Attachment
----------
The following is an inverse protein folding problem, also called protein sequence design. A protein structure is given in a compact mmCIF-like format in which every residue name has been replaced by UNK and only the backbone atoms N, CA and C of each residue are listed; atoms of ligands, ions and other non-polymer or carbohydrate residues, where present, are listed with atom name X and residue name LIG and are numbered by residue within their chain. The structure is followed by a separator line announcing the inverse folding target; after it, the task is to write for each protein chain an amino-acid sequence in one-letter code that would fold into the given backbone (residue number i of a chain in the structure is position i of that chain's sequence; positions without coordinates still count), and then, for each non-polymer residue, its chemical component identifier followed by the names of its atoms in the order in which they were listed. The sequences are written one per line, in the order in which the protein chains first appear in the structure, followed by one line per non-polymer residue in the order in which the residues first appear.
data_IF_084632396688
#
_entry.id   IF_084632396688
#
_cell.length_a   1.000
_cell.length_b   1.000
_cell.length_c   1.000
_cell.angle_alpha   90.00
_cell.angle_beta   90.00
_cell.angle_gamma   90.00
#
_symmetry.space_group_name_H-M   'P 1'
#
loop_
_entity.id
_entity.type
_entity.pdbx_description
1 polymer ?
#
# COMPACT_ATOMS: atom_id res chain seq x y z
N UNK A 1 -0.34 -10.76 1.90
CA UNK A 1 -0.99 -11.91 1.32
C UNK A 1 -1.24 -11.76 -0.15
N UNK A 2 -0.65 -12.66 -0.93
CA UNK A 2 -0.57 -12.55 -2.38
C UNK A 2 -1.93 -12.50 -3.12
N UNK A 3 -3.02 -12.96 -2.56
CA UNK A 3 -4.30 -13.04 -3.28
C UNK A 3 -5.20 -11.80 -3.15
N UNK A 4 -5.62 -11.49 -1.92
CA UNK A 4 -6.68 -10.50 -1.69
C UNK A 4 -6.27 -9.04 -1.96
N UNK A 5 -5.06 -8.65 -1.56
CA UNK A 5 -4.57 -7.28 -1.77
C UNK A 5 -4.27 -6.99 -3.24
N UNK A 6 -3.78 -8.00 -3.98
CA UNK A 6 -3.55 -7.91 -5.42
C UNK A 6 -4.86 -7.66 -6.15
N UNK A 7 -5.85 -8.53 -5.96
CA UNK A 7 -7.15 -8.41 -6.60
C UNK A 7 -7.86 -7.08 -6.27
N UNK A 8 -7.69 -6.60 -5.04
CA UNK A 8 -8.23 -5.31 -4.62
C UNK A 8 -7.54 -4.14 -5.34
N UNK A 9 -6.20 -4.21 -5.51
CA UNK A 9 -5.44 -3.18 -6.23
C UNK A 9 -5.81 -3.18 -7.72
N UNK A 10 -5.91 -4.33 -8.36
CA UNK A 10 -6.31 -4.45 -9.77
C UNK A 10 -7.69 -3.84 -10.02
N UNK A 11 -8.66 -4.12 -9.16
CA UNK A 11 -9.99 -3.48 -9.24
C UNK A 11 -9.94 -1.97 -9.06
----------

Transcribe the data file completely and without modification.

The following is an inverse protein folding problem, also called protein sequence design. A protein structure is given in a compact mmCIF-like format in which every residue name has been replaced by UNK and only the backbone atoms N, CA and C of each residue are listed; atoms of ligands, ions and other non-polymer or carbohydrate residues, where present, are listed with atom name X and residue name LIG and are numbered by residue within their chain. The structure is followed by a separator line announcing the inverse folding target; after it, the task is to write for each protein chain an amino-acid sequence in one-letter code that would fold into the given backbone (residue number i of a chain in the structure is position i of that chain's sequence; positions without coordinates still count), and then, for each non-polymer residue, its chemical component identifier followed by the names of its atoms in the order in which they were listed. The sequences are written one per line, in the order in which the protein chains first appear in the structure, followed by one line per non-polymer residue in the order in which the residues first appear.
data_IF_084632396688
#
_entry.id   IF_084632396688
#
_cell.length_a   1.000
_cell.length_b   1.000
_cell.length_c   1.000
_cell.angle_alpha   90.00
_cell.angle_beta   90.00
_cell.angle_gamma   90.00
#
_symmetry.space_group_name_H-M   'P 1'
#
loop_
_entity.id
_entity.type
_entity.pdbx_description
1 polymer ?
#
# COMPACT_ATOMS: atom_id res chain seq x y z
N UNK A 1 -0.34 -10.76 1.90
CA UNK A 1 -0.99 -11.91 1.32
C UNK A 1 -1.24 -11.76 -0.15
N UNK A 2 -0.65 -12.66 -0.93
CA UNK A 2 -0.57 -12.55 -2.38
C UNK A 2 -1.93 -12.50 -3.12
N UNK A 3 -3.02 -12.96 -2.56
CA UNK A 3 -4.30 -13.04 -3.28
C UNK A 3 -5.20 -11.80 -3.15
N UNK A 4 -5.62 -11.49 -1.92
CA UNK A 4 -6.68 -10.50 -1.69
C UNK A 4 -6.27 -9.04 -1.96
N UNK A 5 -5.06 -8.65 -1.56
CA UNK A 5 -4.57 -7.28 -1.77
C UNK A 5 -4.27 -6.99 -3.24
N UNK A 6 -3.78 -8.00 -3.98
CA UNK A 6 -3.55 -7.91 -5.42
C UNK A 6 -4.86 -7.66 -6.15
N UNK A 7 -5.85 -8.53 -5.96
CA UNK A 7 -7.15 -8.41 -6.60
C UNK A 7 -7.86 -7.08 -6.27
N UNK A 8 -7.69 -6.60 -5.04
CA UNK A 8 -8.23 -5.31 -4.62
C UNK A 8 -7.54 -4.14 -5.34
N UNK A 9 -6.20 -4.21 -5.51
CA UNK A 9 -5.44 -3.18 -6.23
C UNK A 9 -5.81 -3.18 -7.72
N UNK A 10 -5.91 -4.33 -8.36
CA UNK A 10 -6.31 -4.45 -9.77
C UNK A 10 -7.69 -3.84 -10.02
N UNK A 11 -8.66 -4.12 -9.16
CA UNK A 11 -9.99 -3.48 -9.24
C UNK A 11 -9.94 -1.97 -9.06